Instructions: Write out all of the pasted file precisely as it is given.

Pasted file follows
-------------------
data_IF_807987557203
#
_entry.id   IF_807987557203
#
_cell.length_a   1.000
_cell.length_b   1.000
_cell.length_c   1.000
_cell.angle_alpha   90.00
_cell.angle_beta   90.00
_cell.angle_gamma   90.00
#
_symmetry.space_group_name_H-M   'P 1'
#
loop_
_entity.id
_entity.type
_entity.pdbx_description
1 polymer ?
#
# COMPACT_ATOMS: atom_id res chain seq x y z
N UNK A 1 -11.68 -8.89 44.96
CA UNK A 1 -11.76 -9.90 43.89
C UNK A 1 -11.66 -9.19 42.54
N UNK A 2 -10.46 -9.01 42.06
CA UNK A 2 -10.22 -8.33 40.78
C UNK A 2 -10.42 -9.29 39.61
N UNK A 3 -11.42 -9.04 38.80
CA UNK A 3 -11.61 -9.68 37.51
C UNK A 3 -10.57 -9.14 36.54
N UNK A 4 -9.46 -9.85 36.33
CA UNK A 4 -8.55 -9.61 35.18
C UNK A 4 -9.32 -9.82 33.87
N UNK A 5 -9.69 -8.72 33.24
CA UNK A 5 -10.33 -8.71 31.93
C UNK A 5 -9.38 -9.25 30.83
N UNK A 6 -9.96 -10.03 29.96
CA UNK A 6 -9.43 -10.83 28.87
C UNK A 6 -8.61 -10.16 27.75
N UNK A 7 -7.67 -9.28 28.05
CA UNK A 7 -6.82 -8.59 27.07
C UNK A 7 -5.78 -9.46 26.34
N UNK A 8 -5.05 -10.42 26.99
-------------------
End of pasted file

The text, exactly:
data_IF_807987557203
#
_entry.id   IF_807987557203
#
_cell.length_a   1.000
_cell.length_b   1.000
_cell.length_c   1.000
_cell.angle_alpha   90.00
_cell.angle_beta   90.00
_cell.angle_gamma   90.00
#
_symmetry.space_group_name_H-M   'P 1'
#
loop_
_entity.id
_entity.type
_entity.pdbx_description
1 polymer ?
#
# COMPACT_ATOMS: atom_id res chain seq x y z
N UNK A 1 -11.68 -8.89 44.96
CA UNK A 1 -11.76 -9.90 43.89
C UNK A 1 -11.66 -9.19 42.54
N UNK A 2 -10.46 -9.01 42.06
CA UNK A 2 -10.22 -8.33 40.78
C UNK A 2 -10.42 -9.29 39.61
N UNK A 3 -11.42 -9.04 38.80
CA UNK A 3 -11.61 -9.68 37.51
C UNK A 3 -10.57 -9.14 36.54
N UNK A 4 -9.46 -9.85 36.33
CA UNK A 4 -8.55 -9.61 35.18
C UNK A 4 -9.32 -9.82 33.87
N UNK A 5 -9.69 -8.72 33.24
CA UNK A 5 -10.33 -8.71 31.93
C UNK A 5 -9.38 -9.25 30.83
N UNK A 6 -9.96 -10.03 29.96
CA UNK A 6 -9.43 -10.83 28.87
C UNK A 6 -8.61 -10.16 27.75
N UNK A 7 -7.67 -9.28 28.05
CA UNK A 7 -6.82 -8.59 27.07
C UNK A 7 -5.78 -9.46 26.34
N UNK A 8 -5.05 -10.42 26.99